By Ella Lee
Harnessing energy from the sun as opposed to harmful — and limited — fossil fuels, solar power produces no detrimental emissions to the environment. In addition to environmental friendliness, solar energy is renewable, abundant, sustainable, low-maintenance, and ever-improving. For as long as the sun is alive, solar energy will be obtainable and therefore should be used.
With major companies such as Google and Amazon using it, solar energy is earning its place in the sun. The Business Council for Sustainable Energy reports that renewable energy (solar power, wind power, etc.) has increased in the U.S. energy mix significantly, growing from 9 percent to 18 percent over the past 10 years.
Because big businesses are taking advantage of solar energy, many of their suppliers have gone down the same path. Apple reported last month that because of its 100 percent commitment to renewable energy, nearly two dozen suppliers of batteries, keyboards, and lenses have made the same commitment.
But solar power doesn’t have to be limited to businesses, and it shouldn’t be.
A bipartisan bill introduced by Rep. Jacky Rosen, D-Nev., would repeal the harmful solar-panel tariffs put in place by the Trump administration last year. Passing this bill would be a huge success for environmentalists everywhere, and it would also make solar power more accessible to the public.
Using solar energy in residences and at universities is an easy way for Americans to assist in saving the environment. According to Union of Concerned Scientists, “Twenty-nine percent of global-warming emissions come from our electricity sector,” many of the emissions released by fossil fuels.
Powering a home by the sun is not much more expensive than paying a regular electric bill, and just a few extra dollars could help save the environment. The average electric bill in Iowa is $90, and Project Sunroof, a personalized solar savings estimator powered by Google Earth imagery, estimates that switching to solar panels would cost the average Iowan an extra $25 per month.
Universities can be benefactors for solar energy, too. If Catlett Hall, the University of Iowa’s newest residence hall, were to go entirely solar, Project Sunroof estimates that an additional $11,000 would be spent over a 20-year solar lease with no upfront cost. In other words, if the university were to add the solar cost into room & board payments, students would only be paying roughly 52 extra cents per year, given that the residence hall is filled to capacity.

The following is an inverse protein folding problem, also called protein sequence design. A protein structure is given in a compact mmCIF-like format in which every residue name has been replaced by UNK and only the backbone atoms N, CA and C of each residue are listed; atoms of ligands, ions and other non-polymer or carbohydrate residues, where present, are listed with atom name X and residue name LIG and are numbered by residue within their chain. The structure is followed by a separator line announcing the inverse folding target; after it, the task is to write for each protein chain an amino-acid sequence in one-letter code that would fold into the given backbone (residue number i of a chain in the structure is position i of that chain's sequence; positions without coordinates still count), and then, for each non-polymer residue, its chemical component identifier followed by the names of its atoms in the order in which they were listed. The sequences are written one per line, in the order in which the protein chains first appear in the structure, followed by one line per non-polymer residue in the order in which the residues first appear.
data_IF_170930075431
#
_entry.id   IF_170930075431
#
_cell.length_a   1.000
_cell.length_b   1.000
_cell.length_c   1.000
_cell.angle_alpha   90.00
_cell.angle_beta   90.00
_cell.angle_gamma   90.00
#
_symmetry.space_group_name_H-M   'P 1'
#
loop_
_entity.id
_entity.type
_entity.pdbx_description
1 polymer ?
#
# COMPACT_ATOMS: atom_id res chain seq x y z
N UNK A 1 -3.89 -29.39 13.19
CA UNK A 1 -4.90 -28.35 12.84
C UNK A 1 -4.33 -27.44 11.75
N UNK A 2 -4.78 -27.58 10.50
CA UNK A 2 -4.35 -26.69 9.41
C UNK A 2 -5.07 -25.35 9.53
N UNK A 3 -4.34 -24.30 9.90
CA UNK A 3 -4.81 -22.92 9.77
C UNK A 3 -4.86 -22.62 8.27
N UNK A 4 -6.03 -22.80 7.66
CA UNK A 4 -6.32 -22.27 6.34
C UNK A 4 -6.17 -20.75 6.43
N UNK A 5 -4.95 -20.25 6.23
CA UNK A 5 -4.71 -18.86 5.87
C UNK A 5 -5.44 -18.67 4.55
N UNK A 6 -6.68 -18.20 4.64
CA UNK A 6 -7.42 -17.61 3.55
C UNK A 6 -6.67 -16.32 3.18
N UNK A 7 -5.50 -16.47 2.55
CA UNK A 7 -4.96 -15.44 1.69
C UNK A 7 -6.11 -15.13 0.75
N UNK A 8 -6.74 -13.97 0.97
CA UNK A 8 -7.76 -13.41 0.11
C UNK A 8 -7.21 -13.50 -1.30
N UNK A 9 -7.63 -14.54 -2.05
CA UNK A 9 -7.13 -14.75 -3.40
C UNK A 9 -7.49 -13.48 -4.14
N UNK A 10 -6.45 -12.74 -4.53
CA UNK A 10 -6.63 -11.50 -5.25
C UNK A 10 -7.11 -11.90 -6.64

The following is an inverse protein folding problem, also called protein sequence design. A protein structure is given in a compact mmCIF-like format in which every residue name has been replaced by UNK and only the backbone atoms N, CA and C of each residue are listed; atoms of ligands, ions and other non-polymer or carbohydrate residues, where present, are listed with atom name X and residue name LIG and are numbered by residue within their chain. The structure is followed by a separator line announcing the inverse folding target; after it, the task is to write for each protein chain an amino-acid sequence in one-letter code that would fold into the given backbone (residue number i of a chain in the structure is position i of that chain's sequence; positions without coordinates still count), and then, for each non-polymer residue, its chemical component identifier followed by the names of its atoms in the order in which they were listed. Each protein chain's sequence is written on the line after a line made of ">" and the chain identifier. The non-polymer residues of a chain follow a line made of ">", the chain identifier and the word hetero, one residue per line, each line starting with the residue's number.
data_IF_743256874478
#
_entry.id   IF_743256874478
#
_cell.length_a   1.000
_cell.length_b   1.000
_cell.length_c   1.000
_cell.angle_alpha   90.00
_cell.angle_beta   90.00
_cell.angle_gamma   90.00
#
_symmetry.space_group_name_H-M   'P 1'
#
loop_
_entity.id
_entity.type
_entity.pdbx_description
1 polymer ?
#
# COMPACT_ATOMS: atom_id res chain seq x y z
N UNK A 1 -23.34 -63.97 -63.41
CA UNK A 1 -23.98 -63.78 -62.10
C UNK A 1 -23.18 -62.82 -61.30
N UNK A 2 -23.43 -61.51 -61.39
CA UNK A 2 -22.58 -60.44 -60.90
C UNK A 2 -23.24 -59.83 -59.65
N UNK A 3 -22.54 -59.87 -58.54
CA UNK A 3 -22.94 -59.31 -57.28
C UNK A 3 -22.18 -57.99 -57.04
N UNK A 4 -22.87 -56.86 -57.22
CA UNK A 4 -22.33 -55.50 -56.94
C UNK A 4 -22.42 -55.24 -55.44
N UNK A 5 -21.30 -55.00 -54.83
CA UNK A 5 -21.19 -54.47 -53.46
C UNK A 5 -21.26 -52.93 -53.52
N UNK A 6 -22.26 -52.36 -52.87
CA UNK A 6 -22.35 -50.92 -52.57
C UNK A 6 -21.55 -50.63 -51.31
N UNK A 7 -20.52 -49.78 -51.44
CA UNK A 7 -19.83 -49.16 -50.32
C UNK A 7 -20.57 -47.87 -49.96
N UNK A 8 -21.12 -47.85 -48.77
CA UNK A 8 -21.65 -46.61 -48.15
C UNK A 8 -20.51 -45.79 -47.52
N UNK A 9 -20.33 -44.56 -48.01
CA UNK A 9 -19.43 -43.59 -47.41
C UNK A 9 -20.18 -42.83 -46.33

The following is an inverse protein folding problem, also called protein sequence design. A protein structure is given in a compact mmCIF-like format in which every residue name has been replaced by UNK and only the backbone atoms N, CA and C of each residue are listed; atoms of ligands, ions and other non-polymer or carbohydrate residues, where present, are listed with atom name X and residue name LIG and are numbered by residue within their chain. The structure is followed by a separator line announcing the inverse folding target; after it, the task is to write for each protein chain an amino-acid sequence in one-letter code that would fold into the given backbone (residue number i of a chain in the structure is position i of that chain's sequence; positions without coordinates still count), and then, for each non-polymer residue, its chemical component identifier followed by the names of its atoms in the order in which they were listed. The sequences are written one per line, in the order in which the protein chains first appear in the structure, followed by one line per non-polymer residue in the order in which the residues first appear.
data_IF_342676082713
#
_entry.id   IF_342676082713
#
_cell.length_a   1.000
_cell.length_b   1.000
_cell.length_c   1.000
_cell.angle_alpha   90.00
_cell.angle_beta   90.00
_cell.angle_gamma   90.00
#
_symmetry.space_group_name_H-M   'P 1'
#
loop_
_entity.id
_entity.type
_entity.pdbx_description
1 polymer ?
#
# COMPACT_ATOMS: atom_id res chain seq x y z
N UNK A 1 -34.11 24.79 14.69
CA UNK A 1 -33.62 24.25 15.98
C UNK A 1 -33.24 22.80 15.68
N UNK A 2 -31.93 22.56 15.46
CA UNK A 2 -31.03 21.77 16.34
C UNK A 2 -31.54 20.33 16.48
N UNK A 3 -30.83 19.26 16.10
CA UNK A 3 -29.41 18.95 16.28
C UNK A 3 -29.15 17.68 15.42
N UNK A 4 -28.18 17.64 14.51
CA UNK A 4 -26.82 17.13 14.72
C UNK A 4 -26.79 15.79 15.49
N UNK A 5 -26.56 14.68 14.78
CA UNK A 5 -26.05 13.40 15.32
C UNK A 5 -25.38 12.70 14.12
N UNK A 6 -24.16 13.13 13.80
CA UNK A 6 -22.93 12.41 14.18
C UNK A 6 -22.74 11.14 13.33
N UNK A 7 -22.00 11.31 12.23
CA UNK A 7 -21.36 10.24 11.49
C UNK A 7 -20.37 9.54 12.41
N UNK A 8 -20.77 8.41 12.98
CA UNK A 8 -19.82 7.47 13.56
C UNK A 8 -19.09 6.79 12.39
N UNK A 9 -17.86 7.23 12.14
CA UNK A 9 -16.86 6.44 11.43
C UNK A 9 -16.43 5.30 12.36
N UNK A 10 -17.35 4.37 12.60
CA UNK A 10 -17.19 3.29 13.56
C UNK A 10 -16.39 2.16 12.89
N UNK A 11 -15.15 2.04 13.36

Using solar power in homes and at universities is certainly beneficial to the environment, but it would also be advantageous to the institutions and households themselves.
The U.S. Department of Energy Lawrence Berkeley National Laboratory discovered that the average home’s sale price increases $17,000 if solar panels are included. A study conducted by the National Renewable Energy Laboratory had similar results, concluding that “homes with solar panels sell 20 percent faster and for 17 percent more money”.
For universities, investing in clean-energy projects would be a large pull for many students. As a generation highly affected by climate change, young people are interested in making a difference. A 2017 Global Shapers’ Annual Survey found that 48.8 percent of young people think climate change and the destruction of nature is the most critical issue, followed by large scale conflicts/wars (38.9 percent) and inequality (30.8 percent).
Universities are well-equipped to lead the solar-energy change (flat roofs, high population, etc.). The University of Iowa specifically has already invested in solar-energy projects on campus. Last month, The Daily Iowan reported that a 233-panel array was installed on the roof of the Seamans Center. By continuing to increase the number of solar-powered buildings on campus, the conversation around solar energy could be seriously redirected.
With its benefits rapidly multiplying for all parties involved in its use, it is solar energy’s time to shine.